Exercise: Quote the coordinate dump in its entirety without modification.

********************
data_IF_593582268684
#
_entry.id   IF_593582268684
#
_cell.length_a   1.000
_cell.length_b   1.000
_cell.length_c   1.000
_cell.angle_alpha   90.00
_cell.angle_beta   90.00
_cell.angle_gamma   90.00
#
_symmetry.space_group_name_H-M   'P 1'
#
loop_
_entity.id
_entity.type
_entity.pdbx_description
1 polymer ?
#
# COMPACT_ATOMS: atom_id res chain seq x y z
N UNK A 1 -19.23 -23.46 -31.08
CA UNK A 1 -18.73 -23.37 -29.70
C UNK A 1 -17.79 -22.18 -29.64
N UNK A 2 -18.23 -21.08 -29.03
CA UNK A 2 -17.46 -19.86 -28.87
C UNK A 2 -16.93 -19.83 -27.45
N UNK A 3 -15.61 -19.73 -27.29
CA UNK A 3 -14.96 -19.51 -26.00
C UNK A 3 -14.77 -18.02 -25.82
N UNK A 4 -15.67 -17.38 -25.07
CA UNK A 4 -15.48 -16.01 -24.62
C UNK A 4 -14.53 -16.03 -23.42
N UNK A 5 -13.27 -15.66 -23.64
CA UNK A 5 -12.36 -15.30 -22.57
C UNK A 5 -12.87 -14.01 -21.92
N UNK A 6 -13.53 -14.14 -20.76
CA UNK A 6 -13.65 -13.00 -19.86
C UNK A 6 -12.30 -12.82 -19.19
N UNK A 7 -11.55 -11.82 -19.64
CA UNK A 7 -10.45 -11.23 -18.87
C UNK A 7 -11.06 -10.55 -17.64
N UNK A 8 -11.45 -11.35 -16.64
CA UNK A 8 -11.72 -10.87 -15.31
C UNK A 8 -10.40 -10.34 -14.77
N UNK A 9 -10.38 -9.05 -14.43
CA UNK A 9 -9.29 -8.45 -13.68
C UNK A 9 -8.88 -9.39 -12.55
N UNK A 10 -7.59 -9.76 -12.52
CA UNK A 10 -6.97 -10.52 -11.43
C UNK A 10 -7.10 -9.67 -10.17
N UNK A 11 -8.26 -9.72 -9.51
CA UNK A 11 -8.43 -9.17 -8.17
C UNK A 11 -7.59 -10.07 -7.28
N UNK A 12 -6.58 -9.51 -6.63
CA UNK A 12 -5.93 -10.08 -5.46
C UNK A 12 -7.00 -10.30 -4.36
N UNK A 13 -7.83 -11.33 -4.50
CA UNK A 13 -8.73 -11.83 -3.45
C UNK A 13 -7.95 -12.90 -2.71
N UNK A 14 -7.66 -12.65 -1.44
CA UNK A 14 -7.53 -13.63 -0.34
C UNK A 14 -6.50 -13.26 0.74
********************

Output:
data_IF_593582268684
#
_entry.id   IF_593582268684
#
_cell.length_a   1.000
_cell.length_b   1.000
_cell.length_c   1.000
_cell.angle_alpha   90.00
_cell.angle_beta   90.00
_cell.angle_gamma   90.00
#
_symmetry.space_group_name_H-M   'P 1'
#
loop_
_entity.id
_entity.type
_entity.pdbx_description
1 polymer ?
#
# COMPACT_ATOMS: atom_id res chain seq x y z
N UNK A 1 -19.23 -23.46 -31.08
CA UNK A 1 -18.73 -23.37 -29.70
C UNK A 1 -17.79 -22.18 -29.64
N UNK A 2 -18.23 -21.08 -29.03
CA UNK A 2 -17.46 -19.86 -28.87
C UNK A 2 -16.93 -19.83 -27.45
N UNK A 3 -15.61 -19.73 -27.29
CA UNK A 3 -14.96 -19.51 -26.00
C UNK A 3 -14.77 -18.02 -25.82
N UNK A 4 -15.67 -17.38 -25.07
CA UNK A 4 -15.48 -16.01 -24.62
C UNK A 4 -14.53 -16.03 -23.42
N UNK A 5 -13.27 -15.66 -23.64
CA UNK A 5 -12.36 -15.30 -22.57
C UNK A 5 -12.87 -14.01 -21.92
N UNK A 6 -13.53 -14.14 -20.76
CA UNK A 6 -13.65 -13.00 -19.86
C UNK A 6 -12.30 -12.82 -19.19
N UNK A 7 -11.55 -11.82 -19.64
CA UNK A 7 -10.45 -11.23 -18.87
C UNK A 7 -11.06 -10.55 -17.64
N UNK A 8 -11.45 -11.35 -16.64
CA UNK A 8 -11.72 -10.87 -15.31
C UNK A 8 -10.40 -10.34 -14.77
N UNK A 9 -10.38 -9.05 -14.43
CA UNK A 9 -9.29 -8.45 -13.68
C UNK A 9 -8.88 -9.39 -12.55
N UNK A 10 -7.59 -9.76 -12.52
CA UNK A 10 -6.97 -10.52 -11.43
C UNK A 10 -7.10 -9.67 -10.17
N UNK A 11 -8.26 -9.72 -9.51
CA UNK A 11 -8.43 -9.17 -8.17
C UNK A 11 -7.59 -10.07 -7.28
N UNK A 12 -6.58 -9.51 -6.63
CA UNK A 12 -5.93 -10.08 -5.46
C UNK A 12 -7.00 -10.30 -4.36
N UNK A 13 -7.83 -11.33 -4.50
CA UNK A 13 -8.73 -11.83 -3.45
C UNK A 13 -7.95 -12.90 -2.71
N UNK A 14 -7.66 -12.65 -1.44
CA UNK A 14 -7.53 -13.63 -0.34
C UNK A 14 -6.50 -13.26 0.74